Sunday, April 29, 2018

The Logic of Necessity

Duty: Altar Boys as an Interpretive Key

Some time back, in the midst of somebody's Facebook/Twitter banter, I picked up on a smack-down between two people I cannot say that I particularly know. No doubt it happened not on my timeline but on a page I had liked at some point and was following. Person A (a priest) published a profile picture of himself at an altar in the Basilica of St. Peter in Rome, commenting about it being his first EF celebration in that great church. Person B expressed surprise that he would be celebrating the Holy Sacrifice without the assistance of a server... The mental note I registered has provoked some thoughts I would like to share.

Once upon a time, when I was a boy, we used to serve Mass both on Sundays and on Weekdays right through our years in high school. Naturally, because the Catholic High School campus was on the edge of town, the older boys were generally assigned for the Sunday Masses and the grade school boys had the privilege of weekdays. I remember as an 8th grader being weekday sacristan, which involved setting up for both Masses at the High Altar in the Cathedral and in between serving the daily private Mass of the director of Catholic Charities at Mary's Altar. I have shared memories with men my age and older of our walks or bike rides before dawn to be there to fulfill our duty. None of us doubted that we had our role, an important part, an integral part to play in the daily offering of the Holy Sacrifice. The logic of necessity explains the duty imposed upon us to freely choose to play a key role in enabling the Holy Sacrifice. At age 10 or 18 the Altar boy, I am the actor and my parents, yes, must respect my choice, not only to actively participate but through my service in the vesture of a cleric to sustain the priest who brings Christ down to our Altars. 

Today in many places around the world, you get the impression that it is a work of persuasion, not unlike pulling teeth, to get enough Mass servers to show up for Sunday and, well, lots of priests are constrained to celebrate daily Mass without assistance. To blame parents for this failure of their children to commit is to get the cart before the horse. A better approach starts again with the logic of necessity: the Holy Sacrifice, the Source and Summit of Christian Existence, should not take place without my collaboration as an Altar boy, deputed to fill out the number of clerics needed to give God His due, each and every day, but especially on Sunday. Decades ago, most Catholics understood the logic of it and were proud to have a son who wanted to serve Mass, who memorized all the prayers in Latin, who drilled and practiced, who made muster. This has nothing to do with the positive benefits of sports in the life of the child, here we are talking about an actual contribution a child or young man can make to the work of God.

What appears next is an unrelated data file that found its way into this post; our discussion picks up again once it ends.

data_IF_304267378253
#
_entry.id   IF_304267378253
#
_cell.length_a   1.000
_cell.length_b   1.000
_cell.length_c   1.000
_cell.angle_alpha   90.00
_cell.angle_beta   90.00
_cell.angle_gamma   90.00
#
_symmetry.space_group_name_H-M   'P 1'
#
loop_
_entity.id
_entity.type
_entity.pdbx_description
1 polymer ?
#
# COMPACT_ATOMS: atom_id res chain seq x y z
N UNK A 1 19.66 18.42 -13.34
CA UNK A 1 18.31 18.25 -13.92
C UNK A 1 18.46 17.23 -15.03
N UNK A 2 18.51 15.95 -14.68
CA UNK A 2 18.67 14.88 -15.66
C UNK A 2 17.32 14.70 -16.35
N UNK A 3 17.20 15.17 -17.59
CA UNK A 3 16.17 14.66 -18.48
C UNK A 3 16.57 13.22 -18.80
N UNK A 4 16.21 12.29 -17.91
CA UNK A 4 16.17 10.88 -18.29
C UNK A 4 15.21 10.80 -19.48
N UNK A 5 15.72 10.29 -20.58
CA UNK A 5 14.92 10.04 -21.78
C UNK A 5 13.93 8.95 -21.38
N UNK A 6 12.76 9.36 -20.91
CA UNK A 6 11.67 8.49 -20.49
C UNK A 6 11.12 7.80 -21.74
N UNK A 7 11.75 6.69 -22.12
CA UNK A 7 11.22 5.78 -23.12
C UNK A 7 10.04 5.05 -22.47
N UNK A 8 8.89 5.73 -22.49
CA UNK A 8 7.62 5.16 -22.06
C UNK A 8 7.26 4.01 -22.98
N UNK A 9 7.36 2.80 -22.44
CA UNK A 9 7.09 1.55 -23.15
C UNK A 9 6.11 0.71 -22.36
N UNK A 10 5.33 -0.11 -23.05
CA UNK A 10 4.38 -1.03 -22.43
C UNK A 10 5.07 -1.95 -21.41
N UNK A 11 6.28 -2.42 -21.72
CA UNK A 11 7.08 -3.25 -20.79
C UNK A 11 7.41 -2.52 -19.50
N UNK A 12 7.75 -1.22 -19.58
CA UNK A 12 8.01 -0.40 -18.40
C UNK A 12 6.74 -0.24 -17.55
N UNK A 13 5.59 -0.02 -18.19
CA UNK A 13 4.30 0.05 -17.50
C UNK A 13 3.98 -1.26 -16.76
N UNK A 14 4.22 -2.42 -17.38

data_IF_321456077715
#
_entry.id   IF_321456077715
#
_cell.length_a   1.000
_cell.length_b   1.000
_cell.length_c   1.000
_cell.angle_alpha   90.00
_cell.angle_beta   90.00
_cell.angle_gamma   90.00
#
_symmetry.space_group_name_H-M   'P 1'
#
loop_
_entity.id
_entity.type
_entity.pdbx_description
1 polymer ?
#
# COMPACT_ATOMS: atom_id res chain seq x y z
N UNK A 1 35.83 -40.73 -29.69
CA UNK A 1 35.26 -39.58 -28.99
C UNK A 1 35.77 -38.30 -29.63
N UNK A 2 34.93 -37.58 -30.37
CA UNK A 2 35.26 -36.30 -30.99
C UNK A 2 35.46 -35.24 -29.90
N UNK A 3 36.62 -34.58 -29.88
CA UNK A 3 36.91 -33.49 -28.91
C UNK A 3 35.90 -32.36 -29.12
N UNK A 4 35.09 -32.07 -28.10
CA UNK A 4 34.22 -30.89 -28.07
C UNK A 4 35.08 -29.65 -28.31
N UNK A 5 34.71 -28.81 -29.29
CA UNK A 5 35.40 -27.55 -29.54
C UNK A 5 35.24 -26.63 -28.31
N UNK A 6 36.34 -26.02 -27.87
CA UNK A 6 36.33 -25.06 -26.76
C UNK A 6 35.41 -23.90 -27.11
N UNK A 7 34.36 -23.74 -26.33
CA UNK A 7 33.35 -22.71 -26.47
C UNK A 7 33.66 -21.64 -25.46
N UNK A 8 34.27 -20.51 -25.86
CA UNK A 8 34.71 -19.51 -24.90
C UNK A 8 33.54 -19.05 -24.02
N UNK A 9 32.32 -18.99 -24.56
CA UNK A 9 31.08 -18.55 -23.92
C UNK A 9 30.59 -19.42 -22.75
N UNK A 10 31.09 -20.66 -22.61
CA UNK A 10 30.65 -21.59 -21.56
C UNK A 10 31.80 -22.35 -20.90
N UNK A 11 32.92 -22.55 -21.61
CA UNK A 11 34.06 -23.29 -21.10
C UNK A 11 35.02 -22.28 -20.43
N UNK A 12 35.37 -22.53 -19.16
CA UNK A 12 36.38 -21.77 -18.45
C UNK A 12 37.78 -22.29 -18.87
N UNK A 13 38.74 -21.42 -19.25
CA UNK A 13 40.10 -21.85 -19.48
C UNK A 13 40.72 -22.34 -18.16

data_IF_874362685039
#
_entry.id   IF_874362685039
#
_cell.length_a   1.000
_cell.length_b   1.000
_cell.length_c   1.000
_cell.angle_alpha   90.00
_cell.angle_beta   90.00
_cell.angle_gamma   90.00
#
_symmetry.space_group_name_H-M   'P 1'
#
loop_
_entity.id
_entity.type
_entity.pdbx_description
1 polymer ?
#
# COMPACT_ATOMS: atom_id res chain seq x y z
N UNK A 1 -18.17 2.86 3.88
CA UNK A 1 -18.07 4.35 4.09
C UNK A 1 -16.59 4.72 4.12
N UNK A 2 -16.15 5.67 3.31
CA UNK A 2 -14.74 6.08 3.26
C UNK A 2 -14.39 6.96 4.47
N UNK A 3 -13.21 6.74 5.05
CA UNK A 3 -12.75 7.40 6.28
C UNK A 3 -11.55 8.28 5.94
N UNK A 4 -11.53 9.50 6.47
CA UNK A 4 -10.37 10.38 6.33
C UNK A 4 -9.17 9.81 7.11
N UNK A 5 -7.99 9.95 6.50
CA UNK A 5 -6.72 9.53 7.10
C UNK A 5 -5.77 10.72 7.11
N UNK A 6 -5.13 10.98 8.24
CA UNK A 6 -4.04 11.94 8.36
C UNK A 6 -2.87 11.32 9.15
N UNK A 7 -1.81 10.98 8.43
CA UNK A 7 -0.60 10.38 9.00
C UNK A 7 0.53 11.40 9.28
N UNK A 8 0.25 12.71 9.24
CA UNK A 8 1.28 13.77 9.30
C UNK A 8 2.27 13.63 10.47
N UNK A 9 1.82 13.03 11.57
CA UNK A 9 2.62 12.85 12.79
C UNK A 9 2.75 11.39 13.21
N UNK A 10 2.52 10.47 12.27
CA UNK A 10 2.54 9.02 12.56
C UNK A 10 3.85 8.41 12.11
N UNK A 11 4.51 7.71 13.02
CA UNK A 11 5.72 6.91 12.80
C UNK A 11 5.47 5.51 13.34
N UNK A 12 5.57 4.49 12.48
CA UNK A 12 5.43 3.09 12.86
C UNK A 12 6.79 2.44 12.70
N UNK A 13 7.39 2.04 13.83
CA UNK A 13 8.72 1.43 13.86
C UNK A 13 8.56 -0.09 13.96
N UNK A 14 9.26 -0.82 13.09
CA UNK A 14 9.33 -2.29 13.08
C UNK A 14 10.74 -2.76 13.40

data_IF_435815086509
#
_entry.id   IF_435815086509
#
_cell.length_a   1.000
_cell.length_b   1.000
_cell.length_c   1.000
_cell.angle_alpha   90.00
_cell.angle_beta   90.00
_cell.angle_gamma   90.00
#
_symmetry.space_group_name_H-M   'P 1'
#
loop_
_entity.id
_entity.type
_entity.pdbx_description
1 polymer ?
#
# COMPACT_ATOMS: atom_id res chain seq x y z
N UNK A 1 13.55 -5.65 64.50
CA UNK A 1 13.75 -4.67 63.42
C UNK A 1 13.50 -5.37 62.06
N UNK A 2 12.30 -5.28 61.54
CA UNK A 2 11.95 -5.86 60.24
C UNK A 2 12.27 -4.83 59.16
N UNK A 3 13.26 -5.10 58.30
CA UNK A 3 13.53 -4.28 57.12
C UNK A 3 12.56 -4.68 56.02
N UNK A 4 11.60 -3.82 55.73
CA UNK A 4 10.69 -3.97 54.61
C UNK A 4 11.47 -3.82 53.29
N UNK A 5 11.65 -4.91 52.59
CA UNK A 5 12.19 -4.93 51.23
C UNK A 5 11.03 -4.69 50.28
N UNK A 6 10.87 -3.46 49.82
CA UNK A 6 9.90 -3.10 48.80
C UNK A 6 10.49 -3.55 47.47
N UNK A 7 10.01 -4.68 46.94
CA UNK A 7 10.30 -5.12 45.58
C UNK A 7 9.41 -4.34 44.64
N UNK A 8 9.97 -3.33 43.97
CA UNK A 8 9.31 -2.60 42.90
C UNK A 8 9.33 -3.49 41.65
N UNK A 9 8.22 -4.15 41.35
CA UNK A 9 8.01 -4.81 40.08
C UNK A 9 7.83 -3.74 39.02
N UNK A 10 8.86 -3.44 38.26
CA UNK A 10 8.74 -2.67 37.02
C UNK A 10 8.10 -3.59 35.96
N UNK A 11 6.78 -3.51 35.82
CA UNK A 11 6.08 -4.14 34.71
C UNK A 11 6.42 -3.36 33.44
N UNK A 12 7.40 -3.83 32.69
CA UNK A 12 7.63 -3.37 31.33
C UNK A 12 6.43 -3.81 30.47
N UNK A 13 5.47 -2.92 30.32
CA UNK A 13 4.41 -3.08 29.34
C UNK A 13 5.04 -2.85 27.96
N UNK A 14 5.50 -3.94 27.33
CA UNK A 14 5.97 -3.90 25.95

My guess is that serving Mass today probably ranks somewhere below scouting, among the formative experiences which should be part of growing up. It cannot even compete with soccer, indoor ice hockey or swim team. My guess would be that no one, perhaps not even the priest, attributes to the service of the Altar a sense of its being something needed and hence to be taken on, after training, as a sacred duty. Having ruminated on this thing for some months, I see the "altar boy crisis" as a component or key which helps explain falling numbers of regular Mass attendance. People do not seem to be able to comprehend the idea that Sunday Mass is a sine qua non. Without Sunday Mass I cannot live as a Catholic. 

When Jesus proclaimed Himself the Bread of Life, He scandalized certain people who turned their backs on Him. Confronting His closest disciples on this point, He elicited Peter's response of: "Lord, to whom shall we go? You have the words of everlasting life." 

I am sure that it escapes no one that the logic of necessity requires much more than a reverent celebration of Mass on Sunday. It requires recovering or building up anew the Catholic way of life. No boy, who hasn't been taught his basic prayers at home from infancy, who hasn't been properly catechized and who doesn't understand his Sunday obligation and the call to holiness of life which should draw him to the Sacrament of Penance as well, is going to recognize the sublimity of service at the Altar.

Where do you begin? Where else but with a true restoration of the Divine Liturgy, which draws with it the necessary catechesis and life context?


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